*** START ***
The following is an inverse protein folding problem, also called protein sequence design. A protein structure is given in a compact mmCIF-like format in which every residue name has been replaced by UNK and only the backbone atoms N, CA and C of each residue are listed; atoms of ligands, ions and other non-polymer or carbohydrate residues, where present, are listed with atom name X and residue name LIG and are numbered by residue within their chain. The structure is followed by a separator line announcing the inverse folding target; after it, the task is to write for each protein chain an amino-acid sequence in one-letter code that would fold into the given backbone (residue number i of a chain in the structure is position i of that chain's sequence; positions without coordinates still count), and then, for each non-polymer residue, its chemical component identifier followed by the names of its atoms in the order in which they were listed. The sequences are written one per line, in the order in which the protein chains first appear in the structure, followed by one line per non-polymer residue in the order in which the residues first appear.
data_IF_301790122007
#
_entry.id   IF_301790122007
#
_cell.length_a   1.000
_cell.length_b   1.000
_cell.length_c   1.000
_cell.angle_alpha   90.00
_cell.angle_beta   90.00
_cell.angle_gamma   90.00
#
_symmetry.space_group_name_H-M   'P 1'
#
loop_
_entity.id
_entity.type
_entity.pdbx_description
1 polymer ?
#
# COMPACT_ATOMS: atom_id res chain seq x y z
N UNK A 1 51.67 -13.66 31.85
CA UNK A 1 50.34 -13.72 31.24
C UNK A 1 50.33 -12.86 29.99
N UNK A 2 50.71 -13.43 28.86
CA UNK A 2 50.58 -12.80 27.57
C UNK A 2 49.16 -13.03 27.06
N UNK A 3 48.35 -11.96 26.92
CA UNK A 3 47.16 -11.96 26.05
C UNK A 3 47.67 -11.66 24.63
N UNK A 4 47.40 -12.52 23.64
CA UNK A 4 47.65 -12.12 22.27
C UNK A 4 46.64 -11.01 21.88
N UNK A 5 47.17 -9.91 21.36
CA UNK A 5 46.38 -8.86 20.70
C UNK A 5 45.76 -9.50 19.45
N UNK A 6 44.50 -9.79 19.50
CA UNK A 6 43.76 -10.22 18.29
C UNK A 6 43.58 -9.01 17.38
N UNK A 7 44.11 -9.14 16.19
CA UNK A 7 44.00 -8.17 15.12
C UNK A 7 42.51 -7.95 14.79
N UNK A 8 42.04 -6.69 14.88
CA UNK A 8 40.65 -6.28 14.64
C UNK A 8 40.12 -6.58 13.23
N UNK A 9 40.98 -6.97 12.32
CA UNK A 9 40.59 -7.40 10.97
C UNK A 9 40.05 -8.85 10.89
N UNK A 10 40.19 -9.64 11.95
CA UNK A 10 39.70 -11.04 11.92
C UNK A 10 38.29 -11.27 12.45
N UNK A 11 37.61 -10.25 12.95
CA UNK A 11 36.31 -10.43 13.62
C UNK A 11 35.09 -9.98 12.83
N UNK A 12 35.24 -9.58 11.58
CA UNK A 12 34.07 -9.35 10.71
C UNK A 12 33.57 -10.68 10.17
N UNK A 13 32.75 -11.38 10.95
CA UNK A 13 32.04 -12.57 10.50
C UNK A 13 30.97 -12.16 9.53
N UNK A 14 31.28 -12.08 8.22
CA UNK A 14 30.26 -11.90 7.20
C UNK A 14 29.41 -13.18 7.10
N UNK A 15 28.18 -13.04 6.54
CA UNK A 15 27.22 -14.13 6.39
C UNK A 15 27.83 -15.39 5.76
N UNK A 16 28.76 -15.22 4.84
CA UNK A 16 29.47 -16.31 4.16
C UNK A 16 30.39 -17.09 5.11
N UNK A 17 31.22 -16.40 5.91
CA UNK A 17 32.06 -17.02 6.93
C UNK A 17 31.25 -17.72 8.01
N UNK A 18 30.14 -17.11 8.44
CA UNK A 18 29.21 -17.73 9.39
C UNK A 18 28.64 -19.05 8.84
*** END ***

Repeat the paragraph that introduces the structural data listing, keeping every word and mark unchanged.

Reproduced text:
The following is an inverse protein folding problem, also called protein sequence design. A protein structure is given in a compact mmCIF-like format in which every residue name has been replaced by UNK and only the backbone atoms N, CA and C of each residue are listed; atoms of ligands, ions and other non-polymer or carbohydrate residues, where present, are listed with atom name X and residue name LIG and are numbered by residue within their chain. The structure is followed by a separator line announcing the inverse folding target; after it, the task is to write for each protein chain an amino-acid sequence in one-letter code that would fold into the given backbone (residue number i of a chain in the structure is position i of that chain's sequence; positions without coordinates still count), and then, for each non-polymer residue, its chemical component identifier followed by the names of its atoms in the order in which they were listed. The sequences are written one per line, in the order in which the protein chains first appear in the structure, followed by one line per non-polymer residue in the order in which the residues first appear.